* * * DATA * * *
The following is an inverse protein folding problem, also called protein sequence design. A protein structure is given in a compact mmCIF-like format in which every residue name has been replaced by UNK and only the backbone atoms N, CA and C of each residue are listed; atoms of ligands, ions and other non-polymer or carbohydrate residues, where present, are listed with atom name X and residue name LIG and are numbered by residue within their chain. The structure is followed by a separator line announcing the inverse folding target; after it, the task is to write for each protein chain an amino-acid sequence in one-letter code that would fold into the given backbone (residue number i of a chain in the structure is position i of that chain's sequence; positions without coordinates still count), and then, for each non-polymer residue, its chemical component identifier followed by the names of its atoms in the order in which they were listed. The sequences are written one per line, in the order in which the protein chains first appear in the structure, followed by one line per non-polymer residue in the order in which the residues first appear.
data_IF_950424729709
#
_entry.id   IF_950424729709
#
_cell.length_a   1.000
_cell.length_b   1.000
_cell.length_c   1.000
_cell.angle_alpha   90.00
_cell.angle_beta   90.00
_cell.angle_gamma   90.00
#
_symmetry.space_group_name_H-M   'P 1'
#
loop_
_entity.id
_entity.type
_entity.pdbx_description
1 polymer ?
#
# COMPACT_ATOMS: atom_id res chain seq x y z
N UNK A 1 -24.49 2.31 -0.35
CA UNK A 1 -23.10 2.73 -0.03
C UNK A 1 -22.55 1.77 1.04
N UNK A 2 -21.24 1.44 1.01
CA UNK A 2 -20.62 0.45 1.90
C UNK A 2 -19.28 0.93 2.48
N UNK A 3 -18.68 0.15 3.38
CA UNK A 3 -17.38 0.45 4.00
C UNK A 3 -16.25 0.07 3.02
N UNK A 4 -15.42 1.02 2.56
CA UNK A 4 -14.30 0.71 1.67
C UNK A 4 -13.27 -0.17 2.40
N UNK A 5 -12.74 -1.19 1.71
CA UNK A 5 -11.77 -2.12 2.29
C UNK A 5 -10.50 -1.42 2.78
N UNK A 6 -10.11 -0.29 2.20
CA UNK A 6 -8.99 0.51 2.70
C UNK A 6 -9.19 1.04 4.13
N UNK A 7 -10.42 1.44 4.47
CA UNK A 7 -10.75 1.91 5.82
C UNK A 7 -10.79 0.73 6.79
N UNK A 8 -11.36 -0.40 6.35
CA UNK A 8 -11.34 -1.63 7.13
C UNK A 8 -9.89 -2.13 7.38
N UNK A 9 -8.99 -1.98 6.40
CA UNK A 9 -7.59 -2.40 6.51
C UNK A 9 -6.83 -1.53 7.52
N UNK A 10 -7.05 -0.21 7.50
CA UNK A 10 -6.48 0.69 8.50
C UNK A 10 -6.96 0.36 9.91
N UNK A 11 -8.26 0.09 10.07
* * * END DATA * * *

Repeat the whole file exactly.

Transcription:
The following is an inverse protein folding problem, also called protein sequence design. A protein structure is given in a compact mmCIF-like format in which every residue name has been replaced by UNK and only the backbone atoms N, CA and C of each residue are listed; atoms of ligands, ions and other non-polymer or carbohydrate residues, where present, are listed with atom name X and residue name LIG and are numbered by residue within their chain. The structure is followed by a separator line announcing the inverse folding target; after it, the task is to write for each protein chain an amino-acid sequence in one-letter code that would fold into the given backbone (residue number i of a chain in the structure is position i of that chain's sequence; positions without coordinates still count), and then, for each non-polymer residue, its chemical component identifier followed by the names of its atoms in the order in which they were listed. The sequences are written one per line, in the order in which the protein chains first appear in the structure, followed by one line per non-polymer residue in the order in which the residues first appear.
data_IF_950424729709
#
_entry.id   IF_950424729709
#
_cell.length_a   1.000
_cell.length_b   1.000
_cell.length_c   1.000
_cell.angle_alpha   90.00
_cell.angle_beta   90.00
_cell.angle_gamma   90.00
#
_symmetry.space_group_name_H-M   'P 1'
#
loop_
_entity.id
_entity.type
_entity.pdbx_description
1 polymer ?
#
# COMPACT_ATOMS: atom_id res chain seq x y z
N UNK A 1 -24.49 2.31 -0.35
CA UNK A 1 -23.10 2.73 -0.03
C UNK A 1 -22.55 1.77 1.04
N UNK A 2 -21.24 1.44 1.01
CA UNK A 2 -20.62 0.45 1.90
C UNK A 2 -19.28 0.93 2.48
N UNK A 3 -18.68 0.15 3.38
CA UNK A 3 -17.38 0.45 4.00
C UNK A 3 -16.25 0.07 3.02
N UNK A 4 -15.42 1.02 2.56
CA UNK A 4 -14.30 0.71 1.67
C UNK A 4 -13.27 -0.17 2.40
N UNK A 5 -12.74 -1.19 1.71
CA UNK A 5 -11.77 -2.12 2.29
C UNK A 5 -10.50 -1.42 2.78
N UNK A 6 -10.11 -0.29 2.20
CA UNK A 6 -8.99 0.51 2.70
C UNK A 6 -9.19 1.04 4.13
N UNK A 7 -10.42 1.44 4.47
CA UNK A 7 -10.75 1.91 5.82
C UNK A 7 -10.79 0.73 6.79
N UNK A 8 -11.36 -0.40 6.35
CA UNK A 8 -11.34 -1.63 7.13
C UNK A 8 -9.89 -2.13 7.38
N UNK A 9 -8.99 -1.98 6.40
CA UNK A 9 -7.59 -2.40 6.51
C UNK A 9 -6.83 -1.53 7.52
N UNK A 10 -7.05 -0.21 7.50
CA UNK A 10 -6.48 0.69 8.50
C UNK A 10 -6.96 0.36 9.91
N UNK A 11 -8.26 0.09 10.07